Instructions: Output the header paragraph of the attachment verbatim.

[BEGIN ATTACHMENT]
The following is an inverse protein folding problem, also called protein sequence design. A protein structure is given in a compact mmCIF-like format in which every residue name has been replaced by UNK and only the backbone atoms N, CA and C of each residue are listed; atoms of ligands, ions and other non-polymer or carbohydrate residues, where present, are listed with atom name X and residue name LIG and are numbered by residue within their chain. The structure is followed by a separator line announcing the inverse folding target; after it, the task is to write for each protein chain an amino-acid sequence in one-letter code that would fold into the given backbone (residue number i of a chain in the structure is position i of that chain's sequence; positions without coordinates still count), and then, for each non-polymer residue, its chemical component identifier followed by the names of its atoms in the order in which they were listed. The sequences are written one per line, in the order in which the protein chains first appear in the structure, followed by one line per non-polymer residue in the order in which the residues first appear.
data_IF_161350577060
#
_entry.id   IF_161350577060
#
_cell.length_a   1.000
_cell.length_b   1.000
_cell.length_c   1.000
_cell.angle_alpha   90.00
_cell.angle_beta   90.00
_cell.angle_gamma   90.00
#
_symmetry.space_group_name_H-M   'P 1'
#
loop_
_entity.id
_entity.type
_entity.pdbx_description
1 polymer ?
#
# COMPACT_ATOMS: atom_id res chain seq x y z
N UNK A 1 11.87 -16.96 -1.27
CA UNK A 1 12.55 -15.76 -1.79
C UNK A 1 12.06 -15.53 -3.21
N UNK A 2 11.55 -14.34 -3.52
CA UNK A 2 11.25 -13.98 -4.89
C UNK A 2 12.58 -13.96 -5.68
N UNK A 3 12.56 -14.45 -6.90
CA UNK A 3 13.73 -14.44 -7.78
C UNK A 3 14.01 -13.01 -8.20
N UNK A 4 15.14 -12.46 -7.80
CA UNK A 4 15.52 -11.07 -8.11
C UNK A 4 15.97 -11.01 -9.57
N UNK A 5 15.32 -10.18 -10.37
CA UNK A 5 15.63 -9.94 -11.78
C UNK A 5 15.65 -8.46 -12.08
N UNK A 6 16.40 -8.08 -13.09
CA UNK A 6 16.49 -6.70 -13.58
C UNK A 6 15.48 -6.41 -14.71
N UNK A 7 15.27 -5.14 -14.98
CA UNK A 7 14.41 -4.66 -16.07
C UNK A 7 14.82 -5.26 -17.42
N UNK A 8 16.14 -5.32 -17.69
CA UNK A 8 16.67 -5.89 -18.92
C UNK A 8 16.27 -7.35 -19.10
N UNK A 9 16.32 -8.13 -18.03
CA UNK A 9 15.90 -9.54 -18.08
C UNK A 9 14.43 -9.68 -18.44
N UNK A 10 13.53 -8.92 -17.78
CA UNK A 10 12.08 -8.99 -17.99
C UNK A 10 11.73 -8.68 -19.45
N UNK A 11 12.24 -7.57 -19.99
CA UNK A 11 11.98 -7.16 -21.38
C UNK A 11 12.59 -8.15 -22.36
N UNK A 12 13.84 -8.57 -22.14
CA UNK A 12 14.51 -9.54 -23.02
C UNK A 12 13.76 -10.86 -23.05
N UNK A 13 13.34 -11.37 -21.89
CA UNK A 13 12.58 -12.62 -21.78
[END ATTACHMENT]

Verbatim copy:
The following is an inverse protein folding problem, also called protein sequence design. A protein structure is given in a compact mmCIF-like format in which every residue name has been replaced by UNK and only the backbone atoms N, CA and C of each residue are listed; atoms of ligands, ions and other non-polymer or carbohydrate residues, where present, are listed with atom name X and residue name LIG and are numbered by residue within their chain. The structure is followed by a separator line announcing the inverse folding target; after it, the task is to write for each protein chain an amino-acid sequence in one-letter code that would fold into the given backbone (residue number i of a chain in the structure is position i of that chain's sequence; positions without coordinates still count), and then, for each non-polymer residue, its chemical component identifier followed by the names of its atoms in the order in which they were listed. The sequences are written one per line, in the order in which the protein chains first appear in the structure, followed by one line per non-polymer residue in the order in which the residues first appear.